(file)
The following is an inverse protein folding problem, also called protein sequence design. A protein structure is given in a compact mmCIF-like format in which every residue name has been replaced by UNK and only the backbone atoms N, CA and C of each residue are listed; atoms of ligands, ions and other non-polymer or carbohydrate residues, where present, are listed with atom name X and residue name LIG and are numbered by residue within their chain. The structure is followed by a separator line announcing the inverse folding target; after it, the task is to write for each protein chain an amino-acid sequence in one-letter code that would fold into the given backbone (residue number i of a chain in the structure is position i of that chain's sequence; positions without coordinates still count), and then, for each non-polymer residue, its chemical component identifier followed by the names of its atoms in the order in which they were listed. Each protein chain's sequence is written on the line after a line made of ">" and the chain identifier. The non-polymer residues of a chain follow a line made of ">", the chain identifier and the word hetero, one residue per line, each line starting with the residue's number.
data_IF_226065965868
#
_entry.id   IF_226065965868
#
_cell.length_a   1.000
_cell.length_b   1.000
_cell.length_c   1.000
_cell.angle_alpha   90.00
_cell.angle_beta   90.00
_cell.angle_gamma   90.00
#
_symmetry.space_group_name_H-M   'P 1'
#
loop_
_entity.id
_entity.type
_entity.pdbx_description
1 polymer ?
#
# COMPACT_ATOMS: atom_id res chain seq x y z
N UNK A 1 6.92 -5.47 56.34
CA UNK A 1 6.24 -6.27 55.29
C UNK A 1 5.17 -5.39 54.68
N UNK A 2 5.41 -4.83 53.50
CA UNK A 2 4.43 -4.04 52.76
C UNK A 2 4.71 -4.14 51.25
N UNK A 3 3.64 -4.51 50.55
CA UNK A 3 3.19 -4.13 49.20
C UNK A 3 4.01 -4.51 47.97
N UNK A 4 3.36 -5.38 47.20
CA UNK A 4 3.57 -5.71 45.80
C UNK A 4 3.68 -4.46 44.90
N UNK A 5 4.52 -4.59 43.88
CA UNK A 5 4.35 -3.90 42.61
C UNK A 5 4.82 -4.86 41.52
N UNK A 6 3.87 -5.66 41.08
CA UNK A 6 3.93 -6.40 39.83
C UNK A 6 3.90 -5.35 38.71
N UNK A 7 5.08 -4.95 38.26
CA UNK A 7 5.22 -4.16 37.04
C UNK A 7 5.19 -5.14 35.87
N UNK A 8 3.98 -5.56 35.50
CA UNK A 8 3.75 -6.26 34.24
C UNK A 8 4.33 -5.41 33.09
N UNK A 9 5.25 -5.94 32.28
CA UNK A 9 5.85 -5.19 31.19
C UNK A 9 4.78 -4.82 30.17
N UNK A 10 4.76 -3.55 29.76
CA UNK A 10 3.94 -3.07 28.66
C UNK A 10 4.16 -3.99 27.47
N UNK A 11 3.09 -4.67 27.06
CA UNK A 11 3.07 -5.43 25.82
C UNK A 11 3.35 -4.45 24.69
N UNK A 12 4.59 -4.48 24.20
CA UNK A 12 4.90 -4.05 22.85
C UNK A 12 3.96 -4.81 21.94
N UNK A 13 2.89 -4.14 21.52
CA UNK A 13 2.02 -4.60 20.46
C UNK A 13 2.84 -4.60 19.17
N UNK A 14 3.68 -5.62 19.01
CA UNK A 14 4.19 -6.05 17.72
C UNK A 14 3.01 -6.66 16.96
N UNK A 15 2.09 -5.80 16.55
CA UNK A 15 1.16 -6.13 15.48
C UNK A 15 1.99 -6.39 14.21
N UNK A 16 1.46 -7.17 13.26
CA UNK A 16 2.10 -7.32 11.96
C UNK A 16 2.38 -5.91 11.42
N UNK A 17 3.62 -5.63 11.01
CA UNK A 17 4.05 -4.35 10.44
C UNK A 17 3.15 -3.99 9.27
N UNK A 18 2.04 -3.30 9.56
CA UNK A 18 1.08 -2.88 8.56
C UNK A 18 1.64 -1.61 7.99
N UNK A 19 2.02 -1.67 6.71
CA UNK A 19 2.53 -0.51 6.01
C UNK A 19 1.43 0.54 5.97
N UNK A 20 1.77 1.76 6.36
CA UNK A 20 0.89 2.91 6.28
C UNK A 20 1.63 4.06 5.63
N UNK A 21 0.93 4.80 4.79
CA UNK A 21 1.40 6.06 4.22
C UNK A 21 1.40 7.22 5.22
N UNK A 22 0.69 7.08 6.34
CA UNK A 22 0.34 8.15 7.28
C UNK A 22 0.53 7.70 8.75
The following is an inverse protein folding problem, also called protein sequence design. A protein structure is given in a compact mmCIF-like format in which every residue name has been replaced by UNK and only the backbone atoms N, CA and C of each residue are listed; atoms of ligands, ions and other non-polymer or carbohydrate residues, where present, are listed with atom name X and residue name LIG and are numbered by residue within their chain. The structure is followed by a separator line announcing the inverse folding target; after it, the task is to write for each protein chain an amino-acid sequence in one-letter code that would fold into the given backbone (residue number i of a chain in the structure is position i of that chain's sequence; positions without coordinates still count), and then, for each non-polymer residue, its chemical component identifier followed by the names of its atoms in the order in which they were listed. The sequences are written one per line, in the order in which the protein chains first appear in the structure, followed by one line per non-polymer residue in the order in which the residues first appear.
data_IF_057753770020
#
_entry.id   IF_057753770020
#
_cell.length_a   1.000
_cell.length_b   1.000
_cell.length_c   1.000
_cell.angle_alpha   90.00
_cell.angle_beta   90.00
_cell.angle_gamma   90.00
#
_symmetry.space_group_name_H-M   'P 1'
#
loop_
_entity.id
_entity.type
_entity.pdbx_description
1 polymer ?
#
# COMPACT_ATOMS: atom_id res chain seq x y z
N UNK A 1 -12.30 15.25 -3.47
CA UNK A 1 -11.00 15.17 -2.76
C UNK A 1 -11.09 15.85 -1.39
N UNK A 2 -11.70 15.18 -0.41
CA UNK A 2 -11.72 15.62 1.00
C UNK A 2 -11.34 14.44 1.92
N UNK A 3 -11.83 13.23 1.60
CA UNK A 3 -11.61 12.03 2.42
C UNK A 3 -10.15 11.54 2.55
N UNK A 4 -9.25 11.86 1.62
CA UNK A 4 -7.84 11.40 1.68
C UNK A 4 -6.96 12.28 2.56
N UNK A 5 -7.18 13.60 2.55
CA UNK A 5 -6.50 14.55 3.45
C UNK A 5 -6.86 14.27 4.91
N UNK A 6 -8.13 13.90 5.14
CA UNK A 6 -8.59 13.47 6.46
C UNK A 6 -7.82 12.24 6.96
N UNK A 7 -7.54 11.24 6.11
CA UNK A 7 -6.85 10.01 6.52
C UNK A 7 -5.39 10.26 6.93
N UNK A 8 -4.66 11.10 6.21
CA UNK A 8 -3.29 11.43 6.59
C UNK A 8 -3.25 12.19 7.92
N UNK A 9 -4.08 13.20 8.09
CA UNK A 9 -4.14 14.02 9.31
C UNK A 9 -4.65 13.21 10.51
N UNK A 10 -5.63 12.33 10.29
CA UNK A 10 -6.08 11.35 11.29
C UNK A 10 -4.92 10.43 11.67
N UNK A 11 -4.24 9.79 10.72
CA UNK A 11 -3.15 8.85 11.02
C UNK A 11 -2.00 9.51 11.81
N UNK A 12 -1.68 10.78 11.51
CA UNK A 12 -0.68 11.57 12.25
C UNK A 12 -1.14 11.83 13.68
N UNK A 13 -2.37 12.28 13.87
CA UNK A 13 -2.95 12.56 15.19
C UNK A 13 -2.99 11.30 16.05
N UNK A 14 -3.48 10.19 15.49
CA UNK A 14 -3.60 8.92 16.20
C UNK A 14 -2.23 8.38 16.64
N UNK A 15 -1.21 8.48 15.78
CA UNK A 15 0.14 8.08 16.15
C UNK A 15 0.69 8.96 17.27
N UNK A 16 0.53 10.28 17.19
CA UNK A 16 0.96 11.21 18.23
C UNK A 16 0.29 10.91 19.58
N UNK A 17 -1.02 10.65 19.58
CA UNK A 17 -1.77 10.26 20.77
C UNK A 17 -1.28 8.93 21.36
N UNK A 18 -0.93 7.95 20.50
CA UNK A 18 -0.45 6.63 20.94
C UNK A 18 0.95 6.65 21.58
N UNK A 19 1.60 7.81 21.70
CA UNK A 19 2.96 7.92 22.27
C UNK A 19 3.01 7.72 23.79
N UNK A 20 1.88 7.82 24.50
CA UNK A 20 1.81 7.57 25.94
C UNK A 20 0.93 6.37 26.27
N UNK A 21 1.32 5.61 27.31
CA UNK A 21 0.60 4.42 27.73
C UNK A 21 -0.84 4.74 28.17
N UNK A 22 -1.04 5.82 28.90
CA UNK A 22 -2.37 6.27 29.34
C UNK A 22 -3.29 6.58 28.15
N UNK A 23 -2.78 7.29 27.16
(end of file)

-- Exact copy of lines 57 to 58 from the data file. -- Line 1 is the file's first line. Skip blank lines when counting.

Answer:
C UNK A 12 3.96 -4.81 21.94
N UNK A 13 2.89 -4.14 21.52